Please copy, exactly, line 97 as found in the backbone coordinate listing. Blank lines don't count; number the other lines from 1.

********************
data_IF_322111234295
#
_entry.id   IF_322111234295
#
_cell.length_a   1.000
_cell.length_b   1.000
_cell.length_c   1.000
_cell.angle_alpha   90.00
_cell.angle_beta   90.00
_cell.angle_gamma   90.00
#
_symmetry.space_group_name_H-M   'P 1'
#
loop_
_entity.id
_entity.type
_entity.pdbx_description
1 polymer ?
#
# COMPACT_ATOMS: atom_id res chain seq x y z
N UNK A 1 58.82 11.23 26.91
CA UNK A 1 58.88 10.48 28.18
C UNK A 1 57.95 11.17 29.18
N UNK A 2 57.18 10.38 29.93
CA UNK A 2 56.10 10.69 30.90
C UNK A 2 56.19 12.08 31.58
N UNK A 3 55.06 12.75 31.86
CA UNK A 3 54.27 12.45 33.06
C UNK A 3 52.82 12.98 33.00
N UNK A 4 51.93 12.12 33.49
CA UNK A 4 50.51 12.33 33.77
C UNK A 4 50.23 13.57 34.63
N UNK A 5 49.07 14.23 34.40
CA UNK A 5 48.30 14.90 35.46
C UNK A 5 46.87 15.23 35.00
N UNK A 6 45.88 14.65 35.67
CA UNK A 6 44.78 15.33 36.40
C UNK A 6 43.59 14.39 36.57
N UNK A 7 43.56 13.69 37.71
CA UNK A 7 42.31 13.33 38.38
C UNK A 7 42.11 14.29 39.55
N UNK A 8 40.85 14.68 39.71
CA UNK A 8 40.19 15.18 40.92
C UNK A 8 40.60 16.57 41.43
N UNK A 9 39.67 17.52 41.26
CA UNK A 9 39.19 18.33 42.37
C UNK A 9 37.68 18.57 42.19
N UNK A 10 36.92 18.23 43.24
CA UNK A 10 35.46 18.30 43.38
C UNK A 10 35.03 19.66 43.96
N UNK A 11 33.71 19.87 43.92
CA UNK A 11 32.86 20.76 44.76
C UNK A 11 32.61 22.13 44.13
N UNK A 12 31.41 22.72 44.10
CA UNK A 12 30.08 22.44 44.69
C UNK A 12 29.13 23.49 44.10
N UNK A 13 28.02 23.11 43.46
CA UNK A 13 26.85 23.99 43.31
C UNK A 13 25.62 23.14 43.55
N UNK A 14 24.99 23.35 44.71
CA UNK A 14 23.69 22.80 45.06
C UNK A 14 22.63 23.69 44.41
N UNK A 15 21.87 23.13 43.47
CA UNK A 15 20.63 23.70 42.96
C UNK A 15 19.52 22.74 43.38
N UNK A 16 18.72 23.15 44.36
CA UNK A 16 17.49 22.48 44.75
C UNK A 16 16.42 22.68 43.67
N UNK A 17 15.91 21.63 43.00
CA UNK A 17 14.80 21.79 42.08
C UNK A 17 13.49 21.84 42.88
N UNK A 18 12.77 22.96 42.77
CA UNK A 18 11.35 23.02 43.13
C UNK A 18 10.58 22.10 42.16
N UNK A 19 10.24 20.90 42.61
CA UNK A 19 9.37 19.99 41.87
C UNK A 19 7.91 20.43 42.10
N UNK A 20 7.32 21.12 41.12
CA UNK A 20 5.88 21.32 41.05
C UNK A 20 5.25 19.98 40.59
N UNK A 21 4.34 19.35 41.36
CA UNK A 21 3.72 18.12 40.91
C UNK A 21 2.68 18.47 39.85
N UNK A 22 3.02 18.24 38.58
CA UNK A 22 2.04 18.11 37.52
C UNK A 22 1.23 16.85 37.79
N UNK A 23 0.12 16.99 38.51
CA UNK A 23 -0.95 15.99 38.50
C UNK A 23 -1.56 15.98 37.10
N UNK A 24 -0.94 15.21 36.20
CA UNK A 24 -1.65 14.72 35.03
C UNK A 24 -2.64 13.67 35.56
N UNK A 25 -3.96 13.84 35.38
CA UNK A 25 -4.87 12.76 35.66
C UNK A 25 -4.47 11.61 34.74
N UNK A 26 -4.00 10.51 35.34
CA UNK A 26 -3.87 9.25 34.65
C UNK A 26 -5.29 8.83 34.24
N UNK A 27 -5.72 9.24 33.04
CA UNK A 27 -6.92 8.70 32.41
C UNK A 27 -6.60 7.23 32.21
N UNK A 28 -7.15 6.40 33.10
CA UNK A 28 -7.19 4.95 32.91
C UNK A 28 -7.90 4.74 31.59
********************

CA UNK A 26 -3.87 9.25 34.65